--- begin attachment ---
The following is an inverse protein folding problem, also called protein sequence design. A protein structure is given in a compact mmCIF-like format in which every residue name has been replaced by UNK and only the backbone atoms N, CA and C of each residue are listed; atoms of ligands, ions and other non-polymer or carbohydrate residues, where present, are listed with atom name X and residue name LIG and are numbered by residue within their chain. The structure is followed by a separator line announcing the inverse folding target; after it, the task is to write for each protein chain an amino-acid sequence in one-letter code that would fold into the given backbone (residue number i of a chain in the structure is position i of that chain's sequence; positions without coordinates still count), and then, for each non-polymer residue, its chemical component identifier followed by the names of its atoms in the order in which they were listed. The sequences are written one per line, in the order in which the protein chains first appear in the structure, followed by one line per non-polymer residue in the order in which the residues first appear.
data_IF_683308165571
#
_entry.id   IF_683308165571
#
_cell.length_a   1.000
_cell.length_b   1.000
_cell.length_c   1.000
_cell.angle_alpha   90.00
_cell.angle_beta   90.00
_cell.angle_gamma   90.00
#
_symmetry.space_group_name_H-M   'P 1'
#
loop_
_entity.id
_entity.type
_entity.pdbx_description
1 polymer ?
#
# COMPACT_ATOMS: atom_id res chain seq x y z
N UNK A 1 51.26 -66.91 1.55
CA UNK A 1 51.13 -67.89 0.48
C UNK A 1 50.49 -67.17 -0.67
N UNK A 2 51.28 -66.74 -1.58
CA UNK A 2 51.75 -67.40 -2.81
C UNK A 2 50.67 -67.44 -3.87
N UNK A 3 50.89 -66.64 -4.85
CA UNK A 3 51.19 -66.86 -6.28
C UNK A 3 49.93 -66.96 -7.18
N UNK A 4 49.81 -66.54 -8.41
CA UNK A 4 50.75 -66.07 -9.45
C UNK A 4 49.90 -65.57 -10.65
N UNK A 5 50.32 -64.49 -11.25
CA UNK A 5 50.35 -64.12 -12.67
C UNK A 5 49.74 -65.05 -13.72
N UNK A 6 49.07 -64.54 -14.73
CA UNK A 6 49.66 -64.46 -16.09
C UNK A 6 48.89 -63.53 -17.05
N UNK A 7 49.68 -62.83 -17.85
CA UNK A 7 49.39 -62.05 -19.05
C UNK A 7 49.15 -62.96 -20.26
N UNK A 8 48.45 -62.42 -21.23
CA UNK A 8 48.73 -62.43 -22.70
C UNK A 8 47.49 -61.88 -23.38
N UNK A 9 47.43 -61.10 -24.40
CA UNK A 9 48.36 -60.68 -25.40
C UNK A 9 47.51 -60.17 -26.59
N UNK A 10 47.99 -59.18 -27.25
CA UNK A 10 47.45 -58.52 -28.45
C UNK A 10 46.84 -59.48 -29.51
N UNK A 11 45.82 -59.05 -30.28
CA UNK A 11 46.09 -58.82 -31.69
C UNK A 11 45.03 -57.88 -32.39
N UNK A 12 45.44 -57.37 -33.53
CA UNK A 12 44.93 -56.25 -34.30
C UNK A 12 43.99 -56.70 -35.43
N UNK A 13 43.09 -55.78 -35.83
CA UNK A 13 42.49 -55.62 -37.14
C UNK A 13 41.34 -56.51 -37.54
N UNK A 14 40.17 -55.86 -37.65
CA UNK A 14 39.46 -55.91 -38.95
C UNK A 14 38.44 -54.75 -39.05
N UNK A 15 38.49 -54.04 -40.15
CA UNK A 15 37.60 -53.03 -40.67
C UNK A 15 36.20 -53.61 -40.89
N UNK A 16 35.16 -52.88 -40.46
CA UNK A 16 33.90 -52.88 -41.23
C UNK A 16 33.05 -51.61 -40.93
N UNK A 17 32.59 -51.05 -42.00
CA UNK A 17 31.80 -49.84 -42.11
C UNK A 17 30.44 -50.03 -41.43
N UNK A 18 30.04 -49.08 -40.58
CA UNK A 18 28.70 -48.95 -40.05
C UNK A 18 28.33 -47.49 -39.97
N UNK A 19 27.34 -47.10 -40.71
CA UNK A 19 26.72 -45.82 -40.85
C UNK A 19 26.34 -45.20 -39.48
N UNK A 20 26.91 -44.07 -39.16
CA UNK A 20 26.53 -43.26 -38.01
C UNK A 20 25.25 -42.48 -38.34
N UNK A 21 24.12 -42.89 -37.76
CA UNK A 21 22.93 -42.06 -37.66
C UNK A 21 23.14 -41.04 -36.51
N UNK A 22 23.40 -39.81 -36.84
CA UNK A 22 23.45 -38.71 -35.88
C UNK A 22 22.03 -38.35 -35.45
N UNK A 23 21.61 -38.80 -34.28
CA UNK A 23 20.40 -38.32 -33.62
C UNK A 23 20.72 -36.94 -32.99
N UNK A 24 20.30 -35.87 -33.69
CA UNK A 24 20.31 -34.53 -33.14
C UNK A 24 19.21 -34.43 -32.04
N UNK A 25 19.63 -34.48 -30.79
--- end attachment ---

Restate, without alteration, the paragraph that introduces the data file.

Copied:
The following is an inverse protein folding problem, also called protein sequence design. A protein structure is given in a compact mmCIF-like format in which every residue name has been replaced by UNK and only the backbone atoms N, CA and C of each residue are listed; atoms of ligands, ions and other non-polymer or carbohydrate residues, where present, are listed with atom name X and residue name LIG and are numbered by residue within their chain. The structure is followed by a separator line announcing the inverse folding target; after it, the task is to write for each protein chain an amino-acid sequence in one-letter code that would fold into the given backbone (residue number i of a chain in the structure is position i of that chain's sequence; positions without coordinates still count), and then, for each non-polymer residue, its chemical component identifier followed by the names of its atoms in the order in which they were listed. The sequences are written one per line, in the order in which the protein chains first appear in the structure, followed by one line per non-polymer residue in the order in which the residues first appear.